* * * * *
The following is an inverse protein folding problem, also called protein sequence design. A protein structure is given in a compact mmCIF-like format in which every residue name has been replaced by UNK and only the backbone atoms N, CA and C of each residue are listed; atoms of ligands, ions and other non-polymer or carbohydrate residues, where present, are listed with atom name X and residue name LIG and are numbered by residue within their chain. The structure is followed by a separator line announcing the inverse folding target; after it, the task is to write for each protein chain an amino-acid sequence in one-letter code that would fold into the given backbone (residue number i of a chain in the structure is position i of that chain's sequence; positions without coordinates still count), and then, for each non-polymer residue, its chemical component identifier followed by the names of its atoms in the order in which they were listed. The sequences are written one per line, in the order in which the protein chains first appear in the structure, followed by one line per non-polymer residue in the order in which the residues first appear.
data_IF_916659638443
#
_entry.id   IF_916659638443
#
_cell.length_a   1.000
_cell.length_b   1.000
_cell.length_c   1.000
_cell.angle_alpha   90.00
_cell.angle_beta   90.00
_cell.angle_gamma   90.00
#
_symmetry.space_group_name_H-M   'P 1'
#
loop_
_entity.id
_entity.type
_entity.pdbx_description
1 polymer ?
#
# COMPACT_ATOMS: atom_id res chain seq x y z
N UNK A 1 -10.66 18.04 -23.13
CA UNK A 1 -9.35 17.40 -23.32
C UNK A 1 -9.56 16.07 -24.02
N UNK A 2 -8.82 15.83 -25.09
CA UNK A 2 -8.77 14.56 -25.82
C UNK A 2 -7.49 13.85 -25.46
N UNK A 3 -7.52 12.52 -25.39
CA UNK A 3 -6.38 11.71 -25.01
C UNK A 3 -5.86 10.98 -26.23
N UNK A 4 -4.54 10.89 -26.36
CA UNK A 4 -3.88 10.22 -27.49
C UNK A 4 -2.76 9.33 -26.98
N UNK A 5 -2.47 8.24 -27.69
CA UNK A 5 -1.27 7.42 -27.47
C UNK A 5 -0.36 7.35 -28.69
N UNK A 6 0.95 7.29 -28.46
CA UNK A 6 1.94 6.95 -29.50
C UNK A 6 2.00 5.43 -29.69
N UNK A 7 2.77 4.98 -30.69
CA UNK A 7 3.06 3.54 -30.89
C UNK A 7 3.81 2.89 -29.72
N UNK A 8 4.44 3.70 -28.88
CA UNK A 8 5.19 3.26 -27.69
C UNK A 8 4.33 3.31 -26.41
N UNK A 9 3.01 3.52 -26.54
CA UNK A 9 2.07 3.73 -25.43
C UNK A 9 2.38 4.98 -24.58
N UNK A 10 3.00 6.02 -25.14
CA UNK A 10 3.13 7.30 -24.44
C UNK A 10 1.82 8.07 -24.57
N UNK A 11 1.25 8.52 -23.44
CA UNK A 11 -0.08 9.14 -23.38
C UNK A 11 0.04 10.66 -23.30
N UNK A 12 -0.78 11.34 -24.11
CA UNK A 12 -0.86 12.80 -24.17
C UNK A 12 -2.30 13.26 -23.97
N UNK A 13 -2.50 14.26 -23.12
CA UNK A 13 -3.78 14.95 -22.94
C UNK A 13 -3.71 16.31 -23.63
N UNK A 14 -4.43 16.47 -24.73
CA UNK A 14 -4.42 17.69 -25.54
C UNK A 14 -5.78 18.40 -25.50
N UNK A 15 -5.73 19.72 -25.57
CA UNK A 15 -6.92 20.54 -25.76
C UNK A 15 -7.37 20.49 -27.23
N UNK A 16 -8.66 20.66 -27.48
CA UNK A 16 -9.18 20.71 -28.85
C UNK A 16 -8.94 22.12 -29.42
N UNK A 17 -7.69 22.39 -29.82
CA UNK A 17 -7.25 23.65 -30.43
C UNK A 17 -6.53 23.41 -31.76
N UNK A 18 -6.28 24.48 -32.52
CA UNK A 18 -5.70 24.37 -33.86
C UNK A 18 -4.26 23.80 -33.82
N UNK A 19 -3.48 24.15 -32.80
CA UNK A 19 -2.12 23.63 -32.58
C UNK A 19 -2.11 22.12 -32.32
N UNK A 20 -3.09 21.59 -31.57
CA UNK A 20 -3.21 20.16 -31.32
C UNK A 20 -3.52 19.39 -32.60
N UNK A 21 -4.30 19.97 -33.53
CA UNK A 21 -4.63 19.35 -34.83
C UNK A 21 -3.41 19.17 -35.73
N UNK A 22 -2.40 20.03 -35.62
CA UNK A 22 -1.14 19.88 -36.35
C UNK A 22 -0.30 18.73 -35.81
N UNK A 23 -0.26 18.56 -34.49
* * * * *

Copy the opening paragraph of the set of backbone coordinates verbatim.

The following is an inverse protein folding problem, also called protein sequence design. A protein structure is given in a compact mmCIF-like format in which every residue name has been replaced by UNK and only the backbone atoms N, CA and C of each residue are listed; atoms of ligands, ions and other non-polymer or carbohydrate residues, where present, are listed with atom name X and residue name LIG and are numbered by residue within their chain. The structure is followed by a separator line announcing the inverse folding target; after it, the task is to write for each protein chain an amino-acid sequence in one-letter code that would fold into the given backbone (residue number i of a chain in the structure is position i of that chain's sequence; positions without coordinates still count), and then, for each non-polymer residue, its chemical component identifier followed by the names of its atoms in the order in which they were listed. The sequences are written one per line, in the order in which the protein chains first appear in the structure, followed by one line per non-polymer residue in the order in which the residues first appear.